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Rationing and Recycling
During the war everything seemed to be rationed or in short supply: gasoline and fuel oil and rubber; bobby pins and zippers and tin foil; shoes and whiskey and chewing gum; butter and coffee and nylons and tomato ketchup and sugar; canned goods and cigarettes and the matches needed to light them.
From THE WAR Episode 2:

NARRATOR: As the country mobilized for total war, Americans at home were asked by their government to do without most of the luxuries and many of the necessities they had begun to take for granted. Everything seemed to be rationed or in short supply: gasoline and fuel oil and rubber; bobby pins and zippers and tin foil; shoes and whiskey and chewing gum; butter and coffee and nylons and tomato ketchup and sugar; canned goods and cigarettes and the matches needed to light them.

JIM SHERMAN: I guess the deep down feeling I had is that they made us sacrifice and if we were sacrificing, we would somehow feel closer to the war effort. And I think that’s really what they were trying to do, was to get your attitude in that our fighting men and women don’t have these, so you shouldn’t have these, and somehow you’ll get tied into the war effort.

KATHARINE PHILLIPS: We did without during the Depression, so doing without these commodities really was not hard. Recipes were adjusted according to what you could get. Now there were shortages all over. You could get very little white flour. Cakes were all adjusted to no sugar, very little fat or shortening of any sort. So cakes took it as hard as anything. To have a birthday cake was a real treat, because it meant they had to save everything to make one cake.

NEWSREEL: Look Miss! See that. You could drive a car from Los Angeles to New York with the gas that plane burns up in just one hour of combat. It takes two million gallons of gas to send a single thousand bomber raid over enemy territory. That’s enough to drive a thousand private automobiles seventy-five hundred miles a year for four years. Now where would you rather see that no gas sign? At his station? Or here?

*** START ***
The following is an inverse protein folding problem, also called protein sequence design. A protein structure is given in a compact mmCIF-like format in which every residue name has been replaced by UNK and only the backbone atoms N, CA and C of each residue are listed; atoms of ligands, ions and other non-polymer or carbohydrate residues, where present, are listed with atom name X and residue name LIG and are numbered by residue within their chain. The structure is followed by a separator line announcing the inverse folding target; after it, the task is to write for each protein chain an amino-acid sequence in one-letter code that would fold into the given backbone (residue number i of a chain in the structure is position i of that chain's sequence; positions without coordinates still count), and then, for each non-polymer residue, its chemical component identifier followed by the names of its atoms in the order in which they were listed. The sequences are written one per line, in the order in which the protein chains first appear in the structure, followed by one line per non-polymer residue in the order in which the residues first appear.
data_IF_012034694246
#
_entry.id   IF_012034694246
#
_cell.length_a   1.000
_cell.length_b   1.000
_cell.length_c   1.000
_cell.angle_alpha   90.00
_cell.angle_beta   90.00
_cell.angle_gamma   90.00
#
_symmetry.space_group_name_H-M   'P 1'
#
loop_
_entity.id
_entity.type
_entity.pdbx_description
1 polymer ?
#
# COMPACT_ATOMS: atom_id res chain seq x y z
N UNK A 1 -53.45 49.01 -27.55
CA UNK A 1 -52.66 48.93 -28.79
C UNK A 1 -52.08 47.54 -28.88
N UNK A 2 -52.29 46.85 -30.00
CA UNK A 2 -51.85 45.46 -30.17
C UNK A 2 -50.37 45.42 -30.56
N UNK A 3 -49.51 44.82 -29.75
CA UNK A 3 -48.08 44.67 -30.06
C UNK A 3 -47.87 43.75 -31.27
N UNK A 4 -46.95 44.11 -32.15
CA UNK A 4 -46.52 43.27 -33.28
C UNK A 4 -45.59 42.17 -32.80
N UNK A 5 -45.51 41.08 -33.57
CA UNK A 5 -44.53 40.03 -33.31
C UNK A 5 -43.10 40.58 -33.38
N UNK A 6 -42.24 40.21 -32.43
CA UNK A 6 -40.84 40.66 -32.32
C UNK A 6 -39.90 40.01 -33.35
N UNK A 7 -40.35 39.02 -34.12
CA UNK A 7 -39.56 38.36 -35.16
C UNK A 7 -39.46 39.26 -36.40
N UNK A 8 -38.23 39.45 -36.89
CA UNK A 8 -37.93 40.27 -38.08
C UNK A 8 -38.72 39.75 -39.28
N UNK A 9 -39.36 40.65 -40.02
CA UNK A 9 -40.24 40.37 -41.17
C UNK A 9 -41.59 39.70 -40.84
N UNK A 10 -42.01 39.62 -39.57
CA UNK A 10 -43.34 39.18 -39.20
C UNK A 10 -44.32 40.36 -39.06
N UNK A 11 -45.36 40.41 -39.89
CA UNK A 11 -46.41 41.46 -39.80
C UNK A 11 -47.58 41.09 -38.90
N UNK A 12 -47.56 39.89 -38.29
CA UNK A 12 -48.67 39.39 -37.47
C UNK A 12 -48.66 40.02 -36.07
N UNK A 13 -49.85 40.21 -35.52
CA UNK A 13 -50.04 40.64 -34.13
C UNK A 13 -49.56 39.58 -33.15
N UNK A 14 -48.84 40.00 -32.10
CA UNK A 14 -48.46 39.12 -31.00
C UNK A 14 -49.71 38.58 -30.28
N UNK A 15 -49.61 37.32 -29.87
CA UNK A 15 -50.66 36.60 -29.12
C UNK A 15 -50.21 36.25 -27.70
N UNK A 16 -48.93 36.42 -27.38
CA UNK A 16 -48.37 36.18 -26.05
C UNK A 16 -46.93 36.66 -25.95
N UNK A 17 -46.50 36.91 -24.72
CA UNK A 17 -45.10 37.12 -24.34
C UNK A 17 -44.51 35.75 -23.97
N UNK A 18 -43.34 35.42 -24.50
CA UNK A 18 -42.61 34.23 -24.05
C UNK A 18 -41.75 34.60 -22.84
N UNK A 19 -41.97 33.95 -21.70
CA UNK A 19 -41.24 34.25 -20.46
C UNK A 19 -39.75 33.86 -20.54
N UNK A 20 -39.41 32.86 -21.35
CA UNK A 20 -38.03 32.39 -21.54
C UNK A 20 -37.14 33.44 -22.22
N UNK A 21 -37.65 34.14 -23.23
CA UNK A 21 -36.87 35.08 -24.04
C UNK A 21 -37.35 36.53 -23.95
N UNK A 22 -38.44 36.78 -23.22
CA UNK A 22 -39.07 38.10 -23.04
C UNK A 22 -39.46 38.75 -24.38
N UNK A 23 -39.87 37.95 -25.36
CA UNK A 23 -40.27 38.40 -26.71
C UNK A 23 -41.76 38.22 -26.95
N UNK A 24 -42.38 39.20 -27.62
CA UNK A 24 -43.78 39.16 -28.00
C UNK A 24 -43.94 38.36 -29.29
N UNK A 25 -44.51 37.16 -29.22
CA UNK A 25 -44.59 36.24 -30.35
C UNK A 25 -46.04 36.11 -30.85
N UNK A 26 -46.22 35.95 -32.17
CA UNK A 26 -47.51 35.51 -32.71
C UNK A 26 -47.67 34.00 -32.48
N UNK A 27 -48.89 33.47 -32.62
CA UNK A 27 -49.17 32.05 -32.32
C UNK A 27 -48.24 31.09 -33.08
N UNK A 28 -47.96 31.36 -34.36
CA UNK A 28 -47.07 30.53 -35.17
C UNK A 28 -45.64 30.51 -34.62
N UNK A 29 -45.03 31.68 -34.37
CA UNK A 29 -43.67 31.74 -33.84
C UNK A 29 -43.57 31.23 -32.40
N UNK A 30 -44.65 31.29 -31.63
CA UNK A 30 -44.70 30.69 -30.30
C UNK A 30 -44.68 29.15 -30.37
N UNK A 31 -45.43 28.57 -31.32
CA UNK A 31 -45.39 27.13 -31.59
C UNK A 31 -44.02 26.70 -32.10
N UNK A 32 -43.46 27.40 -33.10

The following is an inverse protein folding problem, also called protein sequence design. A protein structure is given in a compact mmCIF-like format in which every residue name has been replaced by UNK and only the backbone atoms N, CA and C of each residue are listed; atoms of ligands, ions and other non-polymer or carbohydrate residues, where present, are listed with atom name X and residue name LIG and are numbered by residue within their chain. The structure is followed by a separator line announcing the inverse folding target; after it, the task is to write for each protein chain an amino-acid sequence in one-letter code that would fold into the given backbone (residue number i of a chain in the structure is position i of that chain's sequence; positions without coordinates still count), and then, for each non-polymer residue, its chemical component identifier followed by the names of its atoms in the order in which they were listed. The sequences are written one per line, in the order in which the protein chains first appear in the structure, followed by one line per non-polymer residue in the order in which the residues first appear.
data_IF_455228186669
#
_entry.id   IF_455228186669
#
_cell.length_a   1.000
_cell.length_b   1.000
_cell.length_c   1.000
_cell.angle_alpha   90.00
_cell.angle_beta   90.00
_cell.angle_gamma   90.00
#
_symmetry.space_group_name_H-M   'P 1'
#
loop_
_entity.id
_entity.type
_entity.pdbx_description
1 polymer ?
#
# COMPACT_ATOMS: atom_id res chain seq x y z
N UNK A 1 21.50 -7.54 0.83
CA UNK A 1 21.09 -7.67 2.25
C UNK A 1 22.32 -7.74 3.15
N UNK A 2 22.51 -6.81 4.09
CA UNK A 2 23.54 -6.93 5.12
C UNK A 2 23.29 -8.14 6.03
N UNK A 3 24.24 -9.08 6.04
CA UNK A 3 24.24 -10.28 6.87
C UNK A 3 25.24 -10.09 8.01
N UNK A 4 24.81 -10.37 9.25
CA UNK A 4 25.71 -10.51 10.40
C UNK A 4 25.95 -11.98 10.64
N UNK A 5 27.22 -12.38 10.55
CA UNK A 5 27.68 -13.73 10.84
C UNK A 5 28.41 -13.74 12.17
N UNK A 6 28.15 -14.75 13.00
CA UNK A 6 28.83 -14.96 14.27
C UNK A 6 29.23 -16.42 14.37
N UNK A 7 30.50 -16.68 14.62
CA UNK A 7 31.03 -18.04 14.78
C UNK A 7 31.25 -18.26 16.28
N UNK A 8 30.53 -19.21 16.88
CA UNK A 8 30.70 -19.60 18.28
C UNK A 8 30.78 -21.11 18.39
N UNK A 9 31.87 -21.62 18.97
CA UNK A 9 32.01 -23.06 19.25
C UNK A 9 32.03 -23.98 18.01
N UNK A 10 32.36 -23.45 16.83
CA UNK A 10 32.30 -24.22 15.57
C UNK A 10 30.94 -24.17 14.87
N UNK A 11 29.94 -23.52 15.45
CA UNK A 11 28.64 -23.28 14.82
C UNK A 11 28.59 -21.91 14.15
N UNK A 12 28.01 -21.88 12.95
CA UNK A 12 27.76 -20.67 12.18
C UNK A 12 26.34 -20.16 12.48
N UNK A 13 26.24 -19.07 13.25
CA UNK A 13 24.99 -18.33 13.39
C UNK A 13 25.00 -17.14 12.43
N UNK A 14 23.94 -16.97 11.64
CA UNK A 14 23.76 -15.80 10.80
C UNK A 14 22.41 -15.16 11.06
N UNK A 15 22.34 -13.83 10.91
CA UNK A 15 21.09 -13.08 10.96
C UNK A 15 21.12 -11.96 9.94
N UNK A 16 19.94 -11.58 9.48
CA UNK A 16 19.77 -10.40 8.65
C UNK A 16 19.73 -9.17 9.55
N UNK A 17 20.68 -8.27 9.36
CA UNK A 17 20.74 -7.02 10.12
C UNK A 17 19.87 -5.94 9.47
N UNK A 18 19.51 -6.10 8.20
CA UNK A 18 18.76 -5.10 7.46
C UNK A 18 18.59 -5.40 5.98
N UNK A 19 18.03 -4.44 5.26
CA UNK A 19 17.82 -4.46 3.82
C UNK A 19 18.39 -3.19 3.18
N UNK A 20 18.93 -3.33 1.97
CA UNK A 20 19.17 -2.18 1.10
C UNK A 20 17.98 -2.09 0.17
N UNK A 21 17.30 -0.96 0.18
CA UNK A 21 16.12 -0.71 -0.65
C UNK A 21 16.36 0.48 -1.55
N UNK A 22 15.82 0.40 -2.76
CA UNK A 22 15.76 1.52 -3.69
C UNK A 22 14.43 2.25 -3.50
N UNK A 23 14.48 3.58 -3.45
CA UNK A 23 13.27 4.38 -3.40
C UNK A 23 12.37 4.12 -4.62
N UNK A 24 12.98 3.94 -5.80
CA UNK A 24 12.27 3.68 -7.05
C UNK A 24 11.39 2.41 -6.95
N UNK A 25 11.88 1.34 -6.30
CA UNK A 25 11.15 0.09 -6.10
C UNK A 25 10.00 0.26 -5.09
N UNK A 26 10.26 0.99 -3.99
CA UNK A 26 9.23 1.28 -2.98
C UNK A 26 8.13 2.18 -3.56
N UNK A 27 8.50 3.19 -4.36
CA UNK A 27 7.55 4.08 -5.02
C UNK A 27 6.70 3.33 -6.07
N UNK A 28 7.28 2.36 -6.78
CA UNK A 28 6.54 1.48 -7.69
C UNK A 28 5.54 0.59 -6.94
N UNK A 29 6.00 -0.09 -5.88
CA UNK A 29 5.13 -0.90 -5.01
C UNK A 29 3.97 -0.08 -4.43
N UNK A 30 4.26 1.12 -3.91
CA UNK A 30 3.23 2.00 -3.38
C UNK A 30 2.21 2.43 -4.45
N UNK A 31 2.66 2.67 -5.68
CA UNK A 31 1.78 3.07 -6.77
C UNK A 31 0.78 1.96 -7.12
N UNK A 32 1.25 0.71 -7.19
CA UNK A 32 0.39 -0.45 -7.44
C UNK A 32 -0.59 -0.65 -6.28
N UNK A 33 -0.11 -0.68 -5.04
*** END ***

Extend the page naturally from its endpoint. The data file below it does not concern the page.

NARRATOR: But many people tried to get around rationing, and a thriving black market grew up to satisfy those who couldn’t do without. According to one study, one in every four retail transactions during the war was illegal.

From THE WAR Episode 3:

NEWSREEL: Fight Waste! What is there we can all do on the home-front to help the men coming back home, and the men still over there? Make your home an arsenal for victory by fighting waste every day from now until the war is over.

1. Don’t waste anything.
2. Buy only what is necessary.
3. Salvage what you don’t need.
4. Share what you have.

MUSIC: Opus One, Tommy Dorsey

KATHARINE PHILLIPS: All the old iron beds were pulled out of the garages and they were put in the metal drives. The Boy Scouts did a great deal of that. The city took up the old streetcar lines. It went down Government and Dauphin Street, and we added those to the scrap pile. But everyone took part in World War II down to the youngest child.

NARRATOR: The Office of Civilian Defense called upon each American family to become a “fighting unit on the home front.” Everyone was asked to collect scrap metal from which armaments could be made. In one year alone, Mobile’s citizens amassed 22 million pounds. Children were the most avid collectors.

JIM SHERMAN: The motto was ‘wash and squash.’ You wash out the can and then you take the top off, then you take the bottom off, then you put the top and the bottom together, in the middle, and then you’d squash it, you’d stomp on it. And then you put these in a box and then, I don’t know, if it was every week or every other week, the city would come by, and they would pick up. You’d set them out on, on your curb, kind of like recycling now. And then the city would come by and they’d pick up all these tin cans.

NARRATOR: In Sacramento, 22 big “Victory Bins” were set up on downtown street corners for the duration, even though some people thought they were unsightly. Luverne, Minnesota had been founded by Civil War veterans, but now the town council volunteered to melt down the cannon balls that formed part of the memorial to the Union dead to make munitions for the new conflict. And in Waterbury, Connecticut, 281,135 pounds of tin were collected, along with 65,000 pounds of rubber, 225,458 pounds of rags – and 372,733 pounds of fat.

JIM SHERMAN: If you were lucky enough to get a pound of bacon, for example, and you get the fat in there, you were supposed to pour that into a tin can and then take it down to the salvage guy. Now, I couldn’t, for the life of me, figure out how’re they going to make ammunition out of bacon fat?

KATHARINE PHILLIPS: All of this we knew made ammunition, but we didn’t know how. But anything to help the boys.

NEWSREEL: Fats make glycerin and glycerin makes explosives. Every year two billion pounds of waste kitchen fats are thrown away. Enough glycerin for ten billion rapid-fire cannon shells. A belt one hundred fifty thousand miles long. Six time around the earth. A skillet of bacon grease is a little munitions factory.